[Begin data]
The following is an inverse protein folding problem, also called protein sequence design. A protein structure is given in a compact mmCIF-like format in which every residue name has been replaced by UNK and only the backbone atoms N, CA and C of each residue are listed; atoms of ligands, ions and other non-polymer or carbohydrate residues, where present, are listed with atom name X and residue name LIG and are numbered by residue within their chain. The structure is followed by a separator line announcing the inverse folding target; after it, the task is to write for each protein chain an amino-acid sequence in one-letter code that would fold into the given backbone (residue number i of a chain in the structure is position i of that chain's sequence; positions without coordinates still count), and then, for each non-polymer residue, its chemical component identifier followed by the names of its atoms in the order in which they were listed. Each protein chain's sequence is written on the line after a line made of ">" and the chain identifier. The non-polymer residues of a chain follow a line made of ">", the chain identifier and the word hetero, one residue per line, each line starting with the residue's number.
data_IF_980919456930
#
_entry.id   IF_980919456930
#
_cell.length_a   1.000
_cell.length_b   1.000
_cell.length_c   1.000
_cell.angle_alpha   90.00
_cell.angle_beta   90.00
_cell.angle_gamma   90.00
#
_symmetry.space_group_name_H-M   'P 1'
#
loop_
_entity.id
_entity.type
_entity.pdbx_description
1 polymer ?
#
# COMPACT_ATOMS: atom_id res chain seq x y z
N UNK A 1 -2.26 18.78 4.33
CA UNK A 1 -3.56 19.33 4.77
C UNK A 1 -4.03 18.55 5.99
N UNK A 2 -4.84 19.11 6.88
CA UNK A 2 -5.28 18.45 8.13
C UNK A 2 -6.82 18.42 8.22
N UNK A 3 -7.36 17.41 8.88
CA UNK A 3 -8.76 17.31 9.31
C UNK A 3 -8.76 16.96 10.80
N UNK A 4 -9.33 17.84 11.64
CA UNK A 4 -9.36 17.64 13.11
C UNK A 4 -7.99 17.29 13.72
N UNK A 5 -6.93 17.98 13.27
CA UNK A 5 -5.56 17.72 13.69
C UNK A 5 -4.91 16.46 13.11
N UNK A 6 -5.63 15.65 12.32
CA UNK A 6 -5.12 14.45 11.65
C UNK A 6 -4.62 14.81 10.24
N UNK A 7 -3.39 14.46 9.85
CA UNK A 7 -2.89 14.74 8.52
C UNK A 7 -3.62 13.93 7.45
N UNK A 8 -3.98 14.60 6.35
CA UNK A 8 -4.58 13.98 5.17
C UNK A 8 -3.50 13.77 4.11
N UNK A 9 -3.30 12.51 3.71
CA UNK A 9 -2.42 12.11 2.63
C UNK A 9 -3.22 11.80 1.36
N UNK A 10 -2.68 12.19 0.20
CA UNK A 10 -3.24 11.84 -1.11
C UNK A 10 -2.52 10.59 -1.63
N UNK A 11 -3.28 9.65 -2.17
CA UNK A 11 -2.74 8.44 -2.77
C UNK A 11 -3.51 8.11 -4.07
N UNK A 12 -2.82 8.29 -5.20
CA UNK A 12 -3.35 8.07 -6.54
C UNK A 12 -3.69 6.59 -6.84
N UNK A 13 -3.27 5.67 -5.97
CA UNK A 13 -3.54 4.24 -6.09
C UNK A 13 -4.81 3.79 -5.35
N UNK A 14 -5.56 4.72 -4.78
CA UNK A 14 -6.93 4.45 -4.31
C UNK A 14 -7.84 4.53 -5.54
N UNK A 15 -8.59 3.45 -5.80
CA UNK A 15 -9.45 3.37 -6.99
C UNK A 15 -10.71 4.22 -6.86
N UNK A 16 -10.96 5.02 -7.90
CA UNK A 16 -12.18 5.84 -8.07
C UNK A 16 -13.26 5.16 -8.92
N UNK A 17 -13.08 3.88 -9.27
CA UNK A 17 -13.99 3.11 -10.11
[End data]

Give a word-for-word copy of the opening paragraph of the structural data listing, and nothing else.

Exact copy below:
The following is an inverse protein folding problem, also called protein sequence design. A protein structure is given in a compact mmCIF-like format in which every residue name has been replaced by UNK and only the backbone atoms N, CA and C of each residue are listed; atoms of ligands, ions and other non-polymer or carbohydrate residues, where present, are listed with atom name X and residue name LIG and are numbered by residue within their chain. The structure is followed by a separator line announcing the inverse folding target; after it, the task is to write for each protein chain an amino-acid sequence in one-letter code that would fold into the given backbone (residue number i of a chain in the structure is position i of that chain's sequence; positions without coordinates still count), and then, for each non-polymer residue, its chemical component identifier followed by the names of its atoms in the order in which they were listed. Each protein chain's sequence is written on the line after a line made of ">" and the chain identifier. The non-polymer residues of a chain follow a line made of ">", the chain identifier and the word hetero, one residue per line, each line starting with the residue's number.